Despite this, the appointment rate continues to be in favour of men. In the FTSE 100, two-thirds of new appointments went to men in 2021 (1,604) compared to just one-third of women (945). The same goes for the FTSE 250, where a similar number of new appointments were given to men versus women–62% (1,779) to men, compared to 38% (1,107) to women. 

In 2021, there were almost a thousand more women in Leadership roles in the FTSE 100 than in 2017, and more than 600 in the FTSE 250.

FTSE 100, Women in Leadership roles – 5-year overview

Updated 4 August 2022
FTSE 10020172018201920202021
Representation of women in leadership25.20%27%28.60%30.60%32.50%
Number of women in leadership20842397256127533062
Total leadership roles82668882897089909415
Number of all-male executive committees75643
Source: FTSE Women Leaders

FTSE 250, Women in leadership roles – 5-year overview

Updated 4 August 2022
FTSE 25020172018201920202021
Representation of women in leadership24%24.90%27.90%28.50%30.70%
Number of women in leadership29842964320332433638
Total leadership roles1241411923114911138211848
Number of all-male executive committees4745382413
Source: FTSE Women Leaders

Women on boards statistics

FTSE 100 vs FTSE 250

Almost half of all FTSE 100 companies had 40% or more women at the board table at the end of 2021–up from 36.2% at the beginning of the year. Of 1,058 directorships, 414 women were serving on FTSE 100 Boards. 

The number of women in most senior board roles continued to increase, with 16 women Chairs and 32 women occupying the Senior Independent Director role. This means that almost half of all FTSE 100 Boards in 2021 had a woman in either the Chair or Senior Independent Director roles. 

Similarly, the number of women in most senior board roles continued to increase on the FTSE 250 in 2021, with 32 women Chairs and 83 women occupying the Senior Independent Director role. 

However, the number of women CEOs remains flat on both lists. In fact, in the FTSE 250, 14 companies had more women than men on their boards in 2021, a further 20 had 50%, and 92 had 40% or more. Despite this, there were still six companies on the FTSE 250 with one lone woman around the table.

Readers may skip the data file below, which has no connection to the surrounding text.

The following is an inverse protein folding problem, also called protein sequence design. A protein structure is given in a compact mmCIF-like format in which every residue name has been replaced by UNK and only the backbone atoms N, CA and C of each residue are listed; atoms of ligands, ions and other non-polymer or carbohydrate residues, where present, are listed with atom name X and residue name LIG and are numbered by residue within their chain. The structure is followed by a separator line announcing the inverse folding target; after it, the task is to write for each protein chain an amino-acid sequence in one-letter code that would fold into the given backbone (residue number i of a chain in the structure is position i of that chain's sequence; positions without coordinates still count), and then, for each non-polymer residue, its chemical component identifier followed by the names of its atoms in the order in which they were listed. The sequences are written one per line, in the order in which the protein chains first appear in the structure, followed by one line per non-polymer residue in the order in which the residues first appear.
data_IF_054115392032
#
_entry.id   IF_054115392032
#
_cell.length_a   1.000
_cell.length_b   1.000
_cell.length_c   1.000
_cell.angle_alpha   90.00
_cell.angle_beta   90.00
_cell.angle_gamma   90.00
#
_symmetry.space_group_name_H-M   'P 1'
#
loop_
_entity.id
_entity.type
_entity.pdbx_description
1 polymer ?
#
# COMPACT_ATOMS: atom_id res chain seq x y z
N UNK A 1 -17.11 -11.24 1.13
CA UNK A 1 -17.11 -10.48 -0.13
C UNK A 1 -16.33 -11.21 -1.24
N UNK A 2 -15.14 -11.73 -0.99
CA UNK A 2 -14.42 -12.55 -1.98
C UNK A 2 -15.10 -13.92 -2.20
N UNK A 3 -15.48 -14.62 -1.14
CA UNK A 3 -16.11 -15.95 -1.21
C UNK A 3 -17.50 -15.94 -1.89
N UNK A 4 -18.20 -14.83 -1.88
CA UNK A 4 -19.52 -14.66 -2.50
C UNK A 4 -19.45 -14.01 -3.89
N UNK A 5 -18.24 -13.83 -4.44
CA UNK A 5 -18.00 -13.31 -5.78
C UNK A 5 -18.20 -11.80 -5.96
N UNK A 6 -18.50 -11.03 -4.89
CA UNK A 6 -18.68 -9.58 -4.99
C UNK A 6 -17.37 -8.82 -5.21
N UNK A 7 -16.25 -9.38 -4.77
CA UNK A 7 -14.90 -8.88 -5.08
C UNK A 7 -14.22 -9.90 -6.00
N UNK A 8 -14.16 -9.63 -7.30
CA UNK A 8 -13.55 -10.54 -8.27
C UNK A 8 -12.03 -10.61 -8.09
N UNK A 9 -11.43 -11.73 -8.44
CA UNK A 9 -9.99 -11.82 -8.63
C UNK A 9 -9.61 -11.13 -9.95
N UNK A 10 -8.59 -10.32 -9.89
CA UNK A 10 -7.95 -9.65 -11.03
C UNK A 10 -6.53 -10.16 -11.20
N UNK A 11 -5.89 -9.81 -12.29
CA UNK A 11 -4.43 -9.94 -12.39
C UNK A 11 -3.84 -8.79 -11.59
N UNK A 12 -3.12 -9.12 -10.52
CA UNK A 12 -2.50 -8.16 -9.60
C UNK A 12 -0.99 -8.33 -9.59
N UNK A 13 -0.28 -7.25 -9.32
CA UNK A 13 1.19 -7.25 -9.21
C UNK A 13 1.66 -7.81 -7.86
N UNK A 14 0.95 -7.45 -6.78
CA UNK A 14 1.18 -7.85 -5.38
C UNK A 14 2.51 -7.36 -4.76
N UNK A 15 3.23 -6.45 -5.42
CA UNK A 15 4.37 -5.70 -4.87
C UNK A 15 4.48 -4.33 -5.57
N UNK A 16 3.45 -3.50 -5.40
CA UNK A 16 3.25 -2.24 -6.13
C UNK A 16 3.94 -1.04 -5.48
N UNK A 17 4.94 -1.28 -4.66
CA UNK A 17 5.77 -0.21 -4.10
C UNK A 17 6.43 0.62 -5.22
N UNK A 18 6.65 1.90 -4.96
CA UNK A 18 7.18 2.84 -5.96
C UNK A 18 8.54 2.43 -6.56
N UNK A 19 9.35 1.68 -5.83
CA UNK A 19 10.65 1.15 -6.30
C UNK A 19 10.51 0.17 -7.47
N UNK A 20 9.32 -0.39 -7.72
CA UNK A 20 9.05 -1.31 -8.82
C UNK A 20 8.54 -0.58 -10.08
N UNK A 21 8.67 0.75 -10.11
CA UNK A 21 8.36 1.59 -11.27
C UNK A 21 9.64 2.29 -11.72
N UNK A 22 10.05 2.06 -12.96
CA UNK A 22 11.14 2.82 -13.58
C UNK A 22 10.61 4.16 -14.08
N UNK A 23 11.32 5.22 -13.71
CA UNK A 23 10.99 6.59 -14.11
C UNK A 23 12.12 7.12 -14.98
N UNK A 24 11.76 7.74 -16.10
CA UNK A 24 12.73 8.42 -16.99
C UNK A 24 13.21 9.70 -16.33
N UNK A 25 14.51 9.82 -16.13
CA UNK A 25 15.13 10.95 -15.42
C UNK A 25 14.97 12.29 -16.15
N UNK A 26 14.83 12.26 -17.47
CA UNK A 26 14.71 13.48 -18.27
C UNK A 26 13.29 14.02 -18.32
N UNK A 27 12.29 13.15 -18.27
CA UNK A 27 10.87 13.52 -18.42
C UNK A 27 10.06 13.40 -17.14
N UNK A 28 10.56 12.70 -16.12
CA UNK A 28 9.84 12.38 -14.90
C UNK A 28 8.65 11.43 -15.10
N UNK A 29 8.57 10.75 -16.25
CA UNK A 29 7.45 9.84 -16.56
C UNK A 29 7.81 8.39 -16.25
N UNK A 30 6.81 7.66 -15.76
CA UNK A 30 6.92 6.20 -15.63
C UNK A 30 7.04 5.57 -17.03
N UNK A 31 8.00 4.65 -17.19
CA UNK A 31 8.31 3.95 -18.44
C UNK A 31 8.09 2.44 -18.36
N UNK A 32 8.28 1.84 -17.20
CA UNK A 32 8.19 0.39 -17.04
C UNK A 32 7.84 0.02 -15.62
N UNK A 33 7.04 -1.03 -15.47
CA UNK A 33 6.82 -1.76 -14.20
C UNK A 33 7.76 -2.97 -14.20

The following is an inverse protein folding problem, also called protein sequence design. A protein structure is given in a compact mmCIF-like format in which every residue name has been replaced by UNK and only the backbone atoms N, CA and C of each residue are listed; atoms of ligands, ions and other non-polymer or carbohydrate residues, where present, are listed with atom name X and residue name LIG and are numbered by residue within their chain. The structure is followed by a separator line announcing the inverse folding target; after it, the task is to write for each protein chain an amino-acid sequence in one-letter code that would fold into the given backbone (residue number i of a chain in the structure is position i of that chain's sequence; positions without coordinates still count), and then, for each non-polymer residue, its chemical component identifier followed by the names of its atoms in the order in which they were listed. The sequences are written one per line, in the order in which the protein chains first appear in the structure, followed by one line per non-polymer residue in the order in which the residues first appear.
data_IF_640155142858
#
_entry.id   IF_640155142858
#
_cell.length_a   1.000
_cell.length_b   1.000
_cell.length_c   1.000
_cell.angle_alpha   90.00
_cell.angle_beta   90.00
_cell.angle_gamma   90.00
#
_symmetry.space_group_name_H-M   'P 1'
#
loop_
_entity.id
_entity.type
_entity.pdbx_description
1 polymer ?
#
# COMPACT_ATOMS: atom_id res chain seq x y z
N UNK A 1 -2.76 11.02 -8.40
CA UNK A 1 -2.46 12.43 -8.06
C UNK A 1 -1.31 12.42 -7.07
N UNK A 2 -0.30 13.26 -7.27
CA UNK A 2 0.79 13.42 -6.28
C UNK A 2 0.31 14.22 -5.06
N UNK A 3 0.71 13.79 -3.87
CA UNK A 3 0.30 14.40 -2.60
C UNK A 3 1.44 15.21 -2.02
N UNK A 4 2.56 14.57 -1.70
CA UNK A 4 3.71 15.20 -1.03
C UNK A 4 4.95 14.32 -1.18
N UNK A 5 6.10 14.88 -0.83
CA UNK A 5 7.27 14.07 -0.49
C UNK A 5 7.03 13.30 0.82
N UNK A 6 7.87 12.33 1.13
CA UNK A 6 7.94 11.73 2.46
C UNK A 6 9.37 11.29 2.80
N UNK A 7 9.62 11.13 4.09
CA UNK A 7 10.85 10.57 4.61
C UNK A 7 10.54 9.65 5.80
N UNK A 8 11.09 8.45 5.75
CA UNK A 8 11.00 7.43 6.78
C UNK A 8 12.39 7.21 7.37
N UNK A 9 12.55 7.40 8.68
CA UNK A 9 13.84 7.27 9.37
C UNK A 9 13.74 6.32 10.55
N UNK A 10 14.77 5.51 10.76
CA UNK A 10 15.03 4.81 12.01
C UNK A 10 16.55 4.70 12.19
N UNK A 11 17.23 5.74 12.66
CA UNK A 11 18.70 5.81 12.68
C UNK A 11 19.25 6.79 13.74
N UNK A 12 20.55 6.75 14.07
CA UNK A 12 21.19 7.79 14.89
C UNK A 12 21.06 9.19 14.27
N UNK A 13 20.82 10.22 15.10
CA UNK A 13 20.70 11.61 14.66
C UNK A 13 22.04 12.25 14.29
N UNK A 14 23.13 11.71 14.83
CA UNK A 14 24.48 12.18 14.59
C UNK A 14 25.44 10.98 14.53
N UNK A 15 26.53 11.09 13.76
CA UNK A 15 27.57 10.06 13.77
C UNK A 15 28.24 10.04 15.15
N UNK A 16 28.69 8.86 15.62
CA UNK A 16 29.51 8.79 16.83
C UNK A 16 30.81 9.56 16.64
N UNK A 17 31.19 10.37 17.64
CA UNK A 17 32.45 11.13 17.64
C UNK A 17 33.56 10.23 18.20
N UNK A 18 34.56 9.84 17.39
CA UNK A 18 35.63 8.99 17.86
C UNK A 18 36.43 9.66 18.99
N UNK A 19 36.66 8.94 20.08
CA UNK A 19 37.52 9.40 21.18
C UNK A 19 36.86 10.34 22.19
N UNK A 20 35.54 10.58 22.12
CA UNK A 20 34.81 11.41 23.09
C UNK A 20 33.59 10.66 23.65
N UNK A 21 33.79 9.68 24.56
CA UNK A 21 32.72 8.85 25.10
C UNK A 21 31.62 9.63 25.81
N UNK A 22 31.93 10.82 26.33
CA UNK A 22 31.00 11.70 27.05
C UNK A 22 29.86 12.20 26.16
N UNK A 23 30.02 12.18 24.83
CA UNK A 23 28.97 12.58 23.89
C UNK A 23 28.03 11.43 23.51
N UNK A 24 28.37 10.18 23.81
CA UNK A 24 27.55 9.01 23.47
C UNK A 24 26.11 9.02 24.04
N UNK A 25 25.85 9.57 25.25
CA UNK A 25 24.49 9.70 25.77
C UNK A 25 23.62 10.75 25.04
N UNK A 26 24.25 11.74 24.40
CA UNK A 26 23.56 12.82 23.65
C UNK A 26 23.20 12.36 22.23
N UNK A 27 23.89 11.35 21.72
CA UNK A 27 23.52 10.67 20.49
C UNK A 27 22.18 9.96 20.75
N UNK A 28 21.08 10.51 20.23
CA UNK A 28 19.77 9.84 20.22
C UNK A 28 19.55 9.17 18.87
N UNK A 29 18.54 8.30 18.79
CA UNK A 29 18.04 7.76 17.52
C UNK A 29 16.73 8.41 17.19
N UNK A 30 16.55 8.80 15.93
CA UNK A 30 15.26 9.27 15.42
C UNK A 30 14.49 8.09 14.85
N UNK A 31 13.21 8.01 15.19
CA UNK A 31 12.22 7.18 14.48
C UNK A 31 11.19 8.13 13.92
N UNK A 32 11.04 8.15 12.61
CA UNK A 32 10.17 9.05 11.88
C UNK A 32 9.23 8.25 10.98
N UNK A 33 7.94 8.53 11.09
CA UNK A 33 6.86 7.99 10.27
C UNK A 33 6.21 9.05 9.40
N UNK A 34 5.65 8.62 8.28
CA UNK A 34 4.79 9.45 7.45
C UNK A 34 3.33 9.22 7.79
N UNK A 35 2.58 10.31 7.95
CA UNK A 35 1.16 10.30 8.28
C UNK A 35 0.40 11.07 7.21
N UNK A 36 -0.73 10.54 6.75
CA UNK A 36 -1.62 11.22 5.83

FTSE 100, Women on boards – 5-year overview

Updated 4 August 2022
FTSE 10020172018201920202021
Representation of women on boards27.70%30.20%32.40%36.20%39.10%
Number of women on boards294317341374414
Total directorships10631051105210321058
Number of all-male executive boards00000
Source: FTSE Women Leaders

FTSE 250, Women on boards – 5-year overview

Updated 4 August 2022
FTSE 25020172018201920202021
Representation of women in leadership22.80%24.90%29.60%33.20%36.80%
Number of women in leadership453497582652724
Total directorships19831992196819621970
Number of all-male executive boards85200
Source: FTSE Women Leaders

The number of companies in the FTSE 100 that have four or more women around the board table continues to grow each year. In 2021, more than 70% of FTSE 100 companies had at least four women around the board table. Only three companies had two or fewer women, compared to 42 companies with two or fewer women around the board table in 2015. 

The number of companies in the FTSE 250 with four or more women around the board table also continued to grow in 2021. So much so, that it is now considered the “norm” to have three or more women on the board. 

In 2011, there were 21 all-male executive boards in the FTSE 100, and 131 in the FTSE 250. The fact there are zero all-male executive boards in 2020 and 2021 shows significant progress in the fight for gender equality over the last decade.

A breakdown of the number of women board members in FTSE 100 and FTSE 250 companies (2021)

A bar chart showing the number of women board members in FTSE 100 and FTSE 250 companies in 2021.

What is the economic contribution of female-led businesses?

Women-led SMEs contribute around £85 billion to the annual economic output in the UK, which is 16% of the Gross Value Added by SMEs. 

More women than ever are starting new companies

According to the 2022 Rose Review, more women than ever are starting new companies, with 145,200 all-female-led incorporations in 2021, up from 56,200 in 2018. This represents an average year-on-year growth of 37.3%.

Whilst male-led companies still make up much of the landscape – 409,800 all-male-led incorporations in 2021, up from 193,400 in 2018 – women-led companies make up 20% of the total of new incorporations in 2021, up from 16% in 2018. This share has grown consistently over the last three years, despite setbacks caused by Covid-19.

Despite seeing very little progress over the past three years, the proportionate growth of female-led companies started overtaking male-led organisations in 2021. However, new companies remain almost three times as likely to be started by men than women.

 An infographic highlighting the number of new female-led companies in 2021. There were 145,000 - an increase of 89,000 from 2018.

Which areas in the UK have the most female founders?

Women comprise the greatest proportion of the self-employed population in Edinburgh and South East Scotland, with 39% of self-employed people being women, followed by South East England with 37%. However, these areas are still some way off from achieving gender equality when it comes to women starting their own businesses.

At the other end of the table, Northern Ireland and the West Midlands have the lowest rate of female self-employment, at 26% and 27% of self-employed women, respectively.